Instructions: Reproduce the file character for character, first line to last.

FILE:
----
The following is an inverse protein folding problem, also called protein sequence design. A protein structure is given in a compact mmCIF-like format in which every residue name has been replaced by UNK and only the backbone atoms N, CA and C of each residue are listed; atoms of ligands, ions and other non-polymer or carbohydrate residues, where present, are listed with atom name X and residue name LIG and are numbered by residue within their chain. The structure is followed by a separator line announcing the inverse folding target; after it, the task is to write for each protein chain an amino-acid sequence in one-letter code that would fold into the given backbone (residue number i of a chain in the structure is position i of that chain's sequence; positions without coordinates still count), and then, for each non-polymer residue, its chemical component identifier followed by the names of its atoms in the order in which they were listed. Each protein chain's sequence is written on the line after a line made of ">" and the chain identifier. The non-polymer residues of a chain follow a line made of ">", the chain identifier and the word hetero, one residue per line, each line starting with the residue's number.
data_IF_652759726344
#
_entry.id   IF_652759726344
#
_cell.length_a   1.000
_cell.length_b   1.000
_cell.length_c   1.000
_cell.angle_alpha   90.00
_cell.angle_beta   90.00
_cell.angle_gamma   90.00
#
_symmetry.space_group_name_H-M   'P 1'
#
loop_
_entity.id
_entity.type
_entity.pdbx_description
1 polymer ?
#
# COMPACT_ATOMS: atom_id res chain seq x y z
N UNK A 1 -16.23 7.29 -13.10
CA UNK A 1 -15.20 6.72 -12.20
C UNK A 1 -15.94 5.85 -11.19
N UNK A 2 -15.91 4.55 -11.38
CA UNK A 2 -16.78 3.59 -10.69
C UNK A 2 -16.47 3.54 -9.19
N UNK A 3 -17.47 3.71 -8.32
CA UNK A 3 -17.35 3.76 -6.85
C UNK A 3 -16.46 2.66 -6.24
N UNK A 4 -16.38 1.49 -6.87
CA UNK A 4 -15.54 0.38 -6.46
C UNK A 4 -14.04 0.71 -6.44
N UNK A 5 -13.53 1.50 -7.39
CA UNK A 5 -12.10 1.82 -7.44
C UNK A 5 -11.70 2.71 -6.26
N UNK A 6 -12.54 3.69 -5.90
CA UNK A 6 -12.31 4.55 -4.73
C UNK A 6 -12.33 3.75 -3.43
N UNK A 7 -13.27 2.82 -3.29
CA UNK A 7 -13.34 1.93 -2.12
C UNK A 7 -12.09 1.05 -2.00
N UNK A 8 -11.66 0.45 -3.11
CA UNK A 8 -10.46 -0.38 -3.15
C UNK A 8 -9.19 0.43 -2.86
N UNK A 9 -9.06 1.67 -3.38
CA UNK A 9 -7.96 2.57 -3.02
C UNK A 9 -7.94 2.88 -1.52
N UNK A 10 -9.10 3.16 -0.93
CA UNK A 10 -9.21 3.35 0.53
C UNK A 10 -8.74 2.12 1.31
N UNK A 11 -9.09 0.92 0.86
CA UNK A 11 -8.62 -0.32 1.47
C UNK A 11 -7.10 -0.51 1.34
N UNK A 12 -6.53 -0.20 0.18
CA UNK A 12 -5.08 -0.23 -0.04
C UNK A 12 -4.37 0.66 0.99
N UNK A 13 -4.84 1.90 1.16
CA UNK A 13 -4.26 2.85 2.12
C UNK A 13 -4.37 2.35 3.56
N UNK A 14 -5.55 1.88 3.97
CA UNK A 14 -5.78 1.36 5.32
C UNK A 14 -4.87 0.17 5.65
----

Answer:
The following is an inverse protein folding problem, also called protein sequence design. A protein structure is given in a compact mmCIF-like format in which every residue name has been replaced by UNK and only the backbone atoms N, CA and C of each residue are listed; atoms of ligands, ions and other non-polymer or carbohydrate residues, where present, are listed with atom name X and residue name LIG and are numbered by residue within their chain. The structure is followed by a separator line announcing the inverse folding target; after it, the task is to write for each protein chain an amino-acid sequence in one-letter code that would fold into the given backbone (residue number i of a chain in the structure is position i of that chain's sequence; positions without coordinates still count), and then, for each non-polymer residue, its chemical component identifier followed by the names of its atoms in the order in which they were listed. Each protein chain's sequence is written on the line after a line made of ">" and the chain identifier. The non-polymer residues of a chain follow a line made of ">", the chain identifier and the word hetero, one residue per line, each line starting with the residue's number.
data_IF_652759726344
#
_entry.id   IF_652759726344
#
_cell.length_a   1.000
_cell.length_b   1.000
_cell.length_c   1.000
_cell.angle_alpha   90.00
_cell.angle_beta   90.00
_cell.angle_gamma   90.00
#
_symmetry.space_group_name_H-M   'P 1'
#
loop_
_entity.id
_entity.type
_entity.pdbx_description
1 polymer ?
#
# COMPACT_ATOMS: atom_id res chain seq x y z
N UNK A 1 -16.23 7.29 -13.10
CA UNK A 1 -15.20 6.72 -12.20
C UNK A 1 -15.94 5.85 -11.19
N UNK A 2 -15.91 4.55 -11.38
CA UNK A 2 -16.78 3.59 -10.69
C UNK A 2 -16.47 3.54 -9.19
N UNK A 3 -17.47 3.71 -8.32
CA UNK A 3 -17.35 3.76 -6.85
C UNK A 3 -16.46 2.66 -6.24
N UNK A 4 -16.38 1.49 -6.87
CA UNK A 4 -15.54 0.38 -6.46
C UNK A 4 -14.04 0.71 -6.44
N UNK A 5 -13.53 1.50 -7.39
CA UNK A 5 -12.10 1.82 -7.44
C UNK A 5 -11.70 2.71 -6.26
N UNK A 6 -12.54 3.69 -5.90
CA UNK A 6 -12.31 4.55 -4.73
C UNK A 6 -12.33 3.75 -3.43
N UNK A 7 -13.27 2.82 -3.29
CA UNK A 7 -13.34 1.93 -2.12
C UNK A 7 -12.09 1.05 -2.00
N UNK A 8 -11.66 0.45 -3.11
CA UNK A 8 -10.46 -0.38 -3.15
C UNK A 8 -9.19 0.43 -2.86
N UNK A 9 -9.06 1.67 -3.38
CA UNK A 9 -7.96 2.57 -3.02
C UNK A 9 -7.94 2.88 -1.52
N UNK A 10 -9.10 3.16 -0.93
CA UNK A 10 -9.21 3.35 0.53
C UNK A 10 -8.74 2.12 1.31
N UNK A 11 -9.09 0.92 0.86
CA UNK A 11 -8.62 -0.32 1.47
C UNK A 11 -7.10 -0.51 1.34
N UNK A 12 -6.53 -0.20 0.18
CA UNK A 12 -5.08 -0.23 -0.04
C UNK A 12 -4.37 0.66 0.99
N UNK A 13 -4.84 1.90 1.16
CA UNK A 13 -4.26 2.85 2.12
C UNK A 13 -4.37 2.35 3.56
N UNK A 14 -5.55 1.88 3.97
CA UNK A 14 -5.78 1.36 5.32
C UNK A 14 -4.87 0.17 5.65